Here, I would like to go through the steps of preparing and then doing a Large Format shooting on location. A few smart considerations before actually hitting the road, make life outdoor much easier.
The use of a sturdy tripod is of utmost importance for the image quality. Just a small movement of the camera during the shooting will cause severe problems later during PostProduction as “jumps” within the image are very difficult to correct. The total weight of the camera can quickly exceed four to five kilograms – the little lightweight tripod can therefore stay at home.
Attaching the DSLR to the rear standard of the viewcamera is also highly recommended. It’s the only way to reduce the amount of dust inside the camera and on the sensor. Shooting at aperture values of up to f=64 makes even smallest amounts of dust a serious problem.
The lens is easily changed thanks to the Graflok-mechanism which makes it also feasible on location. According to my experience some prior planing of the shooting makes this operation rather infrequent.
The standard equipment comprises
- a sturdy tripod,
- a solid case for transportation and protection of the large format and DSLR camera,
- an external exposure meter, as I do not want to rely on reading the histogram alone
- a white balance card. The first image taken should be used to do a proper color calibration later in the lab,
- paper and pencil in order to make some notes. Something that makes it much easier to assign related captures. I usually take “black shots” – where I cover the lens with my hand e.g. – in order to mark the next series,
- a voice recorder can be a useful alternative,
- if applicable a laptop or at least some external storage device. A second set of batteries is also a must.,
- a water level (to be put into the flash hot-shoe, not only for panorama shots a very useful piece of equipment,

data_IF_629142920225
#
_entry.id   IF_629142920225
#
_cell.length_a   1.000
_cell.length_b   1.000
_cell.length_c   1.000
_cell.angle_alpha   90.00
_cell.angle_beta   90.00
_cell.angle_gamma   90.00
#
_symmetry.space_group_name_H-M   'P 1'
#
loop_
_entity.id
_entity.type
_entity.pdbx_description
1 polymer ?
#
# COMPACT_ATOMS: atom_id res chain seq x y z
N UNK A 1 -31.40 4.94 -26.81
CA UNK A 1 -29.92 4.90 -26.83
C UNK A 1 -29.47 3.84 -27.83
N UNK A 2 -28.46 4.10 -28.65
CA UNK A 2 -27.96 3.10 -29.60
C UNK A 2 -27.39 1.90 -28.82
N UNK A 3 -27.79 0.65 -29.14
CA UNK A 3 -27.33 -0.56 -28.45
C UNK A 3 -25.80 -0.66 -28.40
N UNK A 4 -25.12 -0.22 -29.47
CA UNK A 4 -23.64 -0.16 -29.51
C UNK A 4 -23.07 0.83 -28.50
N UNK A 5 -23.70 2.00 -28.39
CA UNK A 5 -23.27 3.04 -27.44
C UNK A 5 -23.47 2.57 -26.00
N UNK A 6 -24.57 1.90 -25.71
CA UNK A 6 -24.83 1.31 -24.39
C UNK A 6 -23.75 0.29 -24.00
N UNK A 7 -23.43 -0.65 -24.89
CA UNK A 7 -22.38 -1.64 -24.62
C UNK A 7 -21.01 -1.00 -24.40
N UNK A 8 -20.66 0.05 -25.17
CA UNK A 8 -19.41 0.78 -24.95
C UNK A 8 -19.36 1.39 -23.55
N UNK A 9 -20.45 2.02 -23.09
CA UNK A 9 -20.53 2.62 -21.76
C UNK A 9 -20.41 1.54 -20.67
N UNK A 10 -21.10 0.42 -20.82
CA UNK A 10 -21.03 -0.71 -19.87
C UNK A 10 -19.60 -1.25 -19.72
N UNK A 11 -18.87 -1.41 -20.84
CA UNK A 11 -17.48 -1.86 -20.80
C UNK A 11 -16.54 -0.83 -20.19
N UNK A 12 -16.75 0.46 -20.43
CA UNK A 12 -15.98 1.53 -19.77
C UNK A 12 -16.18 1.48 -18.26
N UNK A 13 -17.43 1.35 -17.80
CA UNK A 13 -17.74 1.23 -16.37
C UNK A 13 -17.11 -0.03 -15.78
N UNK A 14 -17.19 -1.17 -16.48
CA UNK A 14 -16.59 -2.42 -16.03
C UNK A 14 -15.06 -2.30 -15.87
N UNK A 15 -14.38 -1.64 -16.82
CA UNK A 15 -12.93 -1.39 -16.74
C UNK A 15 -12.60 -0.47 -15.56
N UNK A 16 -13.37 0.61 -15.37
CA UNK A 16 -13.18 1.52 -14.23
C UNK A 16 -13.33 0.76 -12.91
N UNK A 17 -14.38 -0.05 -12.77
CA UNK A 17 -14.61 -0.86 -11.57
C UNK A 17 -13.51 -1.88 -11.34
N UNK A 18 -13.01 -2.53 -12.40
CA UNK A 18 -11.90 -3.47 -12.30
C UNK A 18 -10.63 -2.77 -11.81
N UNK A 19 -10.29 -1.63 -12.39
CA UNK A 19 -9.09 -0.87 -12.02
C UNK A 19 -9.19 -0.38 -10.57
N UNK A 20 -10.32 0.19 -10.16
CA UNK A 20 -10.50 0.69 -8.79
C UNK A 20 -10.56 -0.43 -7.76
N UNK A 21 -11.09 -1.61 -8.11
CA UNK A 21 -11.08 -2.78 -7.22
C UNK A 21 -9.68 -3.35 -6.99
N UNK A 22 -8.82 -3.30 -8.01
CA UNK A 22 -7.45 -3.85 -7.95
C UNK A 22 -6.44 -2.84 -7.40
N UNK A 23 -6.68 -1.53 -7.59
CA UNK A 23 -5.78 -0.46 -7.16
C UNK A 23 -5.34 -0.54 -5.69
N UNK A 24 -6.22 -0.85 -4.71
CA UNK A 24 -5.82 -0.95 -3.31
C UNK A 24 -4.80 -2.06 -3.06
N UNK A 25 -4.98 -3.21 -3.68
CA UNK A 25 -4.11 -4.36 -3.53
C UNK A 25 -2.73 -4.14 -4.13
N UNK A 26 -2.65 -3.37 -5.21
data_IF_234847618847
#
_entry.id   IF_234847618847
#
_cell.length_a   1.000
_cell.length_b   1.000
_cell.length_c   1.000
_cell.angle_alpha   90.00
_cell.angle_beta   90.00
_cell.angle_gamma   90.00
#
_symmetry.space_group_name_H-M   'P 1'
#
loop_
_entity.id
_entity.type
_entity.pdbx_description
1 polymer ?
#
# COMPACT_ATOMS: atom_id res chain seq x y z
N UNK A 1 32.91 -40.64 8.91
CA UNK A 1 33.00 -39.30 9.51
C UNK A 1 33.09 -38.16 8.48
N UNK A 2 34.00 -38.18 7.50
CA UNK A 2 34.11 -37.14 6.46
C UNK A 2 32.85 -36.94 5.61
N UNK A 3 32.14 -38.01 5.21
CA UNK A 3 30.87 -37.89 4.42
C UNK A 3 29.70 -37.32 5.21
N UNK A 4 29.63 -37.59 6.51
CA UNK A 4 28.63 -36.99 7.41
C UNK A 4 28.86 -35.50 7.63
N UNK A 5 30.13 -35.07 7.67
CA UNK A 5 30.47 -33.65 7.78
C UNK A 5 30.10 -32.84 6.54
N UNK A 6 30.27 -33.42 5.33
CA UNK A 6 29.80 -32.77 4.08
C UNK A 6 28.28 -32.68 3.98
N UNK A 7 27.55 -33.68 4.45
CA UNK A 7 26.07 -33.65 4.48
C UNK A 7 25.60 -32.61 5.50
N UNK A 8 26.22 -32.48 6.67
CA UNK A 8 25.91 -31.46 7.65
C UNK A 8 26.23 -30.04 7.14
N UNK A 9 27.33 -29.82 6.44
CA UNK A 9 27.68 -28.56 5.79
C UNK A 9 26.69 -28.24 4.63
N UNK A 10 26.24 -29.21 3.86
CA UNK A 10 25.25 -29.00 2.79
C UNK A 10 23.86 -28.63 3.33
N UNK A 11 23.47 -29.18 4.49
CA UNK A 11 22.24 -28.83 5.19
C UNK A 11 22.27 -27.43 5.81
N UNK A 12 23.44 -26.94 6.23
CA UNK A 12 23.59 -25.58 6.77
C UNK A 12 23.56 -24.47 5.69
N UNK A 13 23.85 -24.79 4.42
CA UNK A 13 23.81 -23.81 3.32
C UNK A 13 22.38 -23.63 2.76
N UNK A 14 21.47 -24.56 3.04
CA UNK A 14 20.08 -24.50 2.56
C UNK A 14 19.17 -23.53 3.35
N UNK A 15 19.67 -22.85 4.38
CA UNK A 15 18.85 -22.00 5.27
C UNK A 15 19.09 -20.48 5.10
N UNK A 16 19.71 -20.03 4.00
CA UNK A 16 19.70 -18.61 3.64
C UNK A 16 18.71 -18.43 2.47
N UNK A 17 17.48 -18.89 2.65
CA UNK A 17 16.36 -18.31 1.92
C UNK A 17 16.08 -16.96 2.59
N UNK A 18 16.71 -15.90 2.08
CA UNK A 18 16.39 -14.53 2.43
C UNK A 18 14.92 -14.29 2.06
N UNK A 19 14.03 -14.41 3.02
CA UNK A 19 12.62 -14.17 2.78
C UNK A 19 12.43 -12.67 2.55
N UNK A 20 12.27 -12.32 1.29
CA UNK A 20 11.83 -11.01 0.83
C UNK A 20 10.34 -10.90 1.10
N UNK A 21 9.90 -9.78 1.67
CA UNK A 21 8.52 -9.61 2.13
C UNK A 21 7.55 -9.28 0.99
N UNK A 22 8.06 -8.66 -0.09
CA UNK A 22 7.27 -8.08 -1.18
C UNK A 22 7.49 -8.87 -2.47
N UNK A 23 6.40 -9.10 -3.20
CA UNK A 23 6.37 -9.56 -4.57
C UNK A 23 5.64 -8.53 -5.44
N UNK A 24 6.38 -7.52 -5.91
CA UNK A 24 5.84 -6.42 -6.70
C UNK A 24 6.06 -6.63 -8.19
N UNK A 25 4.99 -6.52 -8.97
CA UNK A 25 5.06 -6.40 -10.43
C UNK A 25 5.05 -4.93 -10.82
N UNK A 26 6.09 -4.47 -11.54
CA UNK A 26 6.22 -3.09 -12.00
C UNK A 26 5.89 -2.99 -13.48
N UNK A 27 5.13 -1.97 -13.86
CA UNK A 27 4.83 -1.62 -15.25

- a micro fiber cloth, a set of small screwdrivers and some sticky tape. A large format camera is rather mechanical than electronic,
- some means of transportation with wheels as the volume and weight of the total amount of gear makes carrying in a backpack a total “no go”.
A very important aspect is a certain amount of time and calmness during the shooting together with a permanent control of the single steps. Choosing a suitable location would be the first. As already mentioned, a stable position if the setup is crucial.
Just setting up everything and doing a few first test shots takes time, the “fire and forget” photographer might consider to be eternal. One classic mistake of a beginner would look like this: There’s still 10 to 15 minutes before sunset, a good location was not yet found, so one has to be quick. Here we go, let’s shoot.
For the more trained large format photographer all necessary steps like fine tuning of the focus together with immediate image control, the moving of the DSLR in horizontal and vertical orientation, are just fluent movements.
Everybody will develop his own rhythm or rather write down notes. Nothing is more annoying than figuring out only back home that one single frame is missing, making the whole shot unusable.
Personally, I like the slow and controlled way of working a lot. About Ansel Adams it’s said that he took only a small amount of plane film with him, spending many hours or even days out in the field and still coming back with only perfectly well exposed sheets of film. Bigger and bigger memory cards ensnare the “mass but no quality” style of shooting – something I do not want to subscribe to.